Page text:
The smith's residence is quite substantial too, with an open porch with a table and chairs for sitting out, perhaps on a warm evening after the day's work is done. Inside, there is a big sitting/dining room, a kitchen, a master bedroom with a double bed (the presence of a vanity suggests that the smith has a partner... or, of course, is a lady) and a second bedroom with three beds for children or guests. Each bedroom has an ensuite bathroom. Of course, this makes for a nice home for anyone, not necessarily the smith!

0one Games display their customary mastery of PDF technology using layers to allow some measure of control over what you see - square grid, hex grid or no grid at all, or the presence/absence of furniture and doors, or even how heavy a 'fill' there is on the walls. A usful addition to your floorplan collection although... who wants to start a brawl in a forge? The smith might get annoyed and he has loads of stuff with which to spoil your whole day!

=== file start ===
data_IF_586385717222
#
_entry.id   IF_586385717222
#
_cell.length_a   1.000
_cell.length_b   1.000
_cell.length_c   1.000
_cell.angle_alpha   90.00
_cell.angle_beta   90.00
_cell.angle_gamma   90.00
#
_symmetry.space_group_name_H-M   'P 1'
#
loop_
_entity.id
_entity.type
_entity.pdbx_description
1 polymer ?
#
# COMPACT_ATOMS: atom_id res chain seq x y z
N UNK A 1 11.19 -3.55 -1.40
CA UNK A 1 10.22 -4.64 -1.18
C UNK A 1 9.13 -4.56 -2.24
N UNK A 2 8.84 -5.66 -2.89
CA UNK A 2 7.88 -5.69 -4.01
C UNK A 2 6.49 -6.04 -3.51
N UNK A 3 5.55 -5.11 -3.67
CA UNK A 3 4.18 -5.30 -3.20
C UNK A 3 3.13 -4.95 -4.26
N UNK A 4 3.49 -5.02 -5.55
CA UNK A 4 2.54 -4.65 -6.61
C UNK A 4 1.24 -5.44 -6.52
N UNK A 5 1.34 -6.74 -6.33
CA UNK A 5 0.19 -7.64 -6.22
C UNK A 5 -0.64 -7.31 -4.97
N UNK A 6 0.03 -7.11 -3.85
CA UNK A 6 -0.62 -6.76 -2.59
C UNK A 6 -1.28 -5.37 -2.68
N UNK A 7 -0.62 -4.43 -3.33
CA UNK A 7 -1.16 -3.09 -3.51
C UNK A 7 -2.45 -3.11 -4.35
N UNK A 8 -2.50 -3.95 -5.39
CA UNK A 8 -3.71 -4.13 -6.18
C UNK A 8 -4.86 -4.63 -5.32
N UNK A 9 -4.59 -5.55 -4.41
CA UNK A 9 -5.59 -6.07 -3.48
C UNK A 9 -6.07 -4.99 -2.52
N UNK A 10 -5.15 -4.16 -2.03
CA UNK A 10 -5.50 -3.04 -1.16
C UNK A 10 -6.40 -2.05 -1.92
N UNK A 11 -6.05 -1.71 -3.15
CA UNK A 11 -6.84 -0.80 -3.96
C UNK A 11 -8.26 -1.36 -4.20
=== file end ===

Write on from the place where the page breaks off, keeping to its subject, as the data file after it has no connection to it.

Rating:
[5 of 5 Stars!]
Heavenring Village: The Smith
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Heavenring Village: Lord's Manor
Publisher: 0one Games
by Megan R. [Featured Reviewer]
Date Added: 01/04/2017 08:50:49

Whether your party has business with the lord of the manor or perhaps one of them has aspirations to become a lord of the manor, this quite substantial residence may come in handy. In Heavenring, if you are using the entire village, the current lord is indeed a retired adventurer. His house is well-defended (and not just by his old suits of armour standing around!) yet open and welcoming to visitors.

The entrance is imposing, with a driveway through wooded parkland ending in a semi-circular flight of steps up to the front door. Two statues of armoured figures flank the doorway, and there is a guardpost to either side with arrow slits providing opportunity to fire at unwanted visitors. Inside, there's a hallway to either side and straight ahead the entrance to the main hall.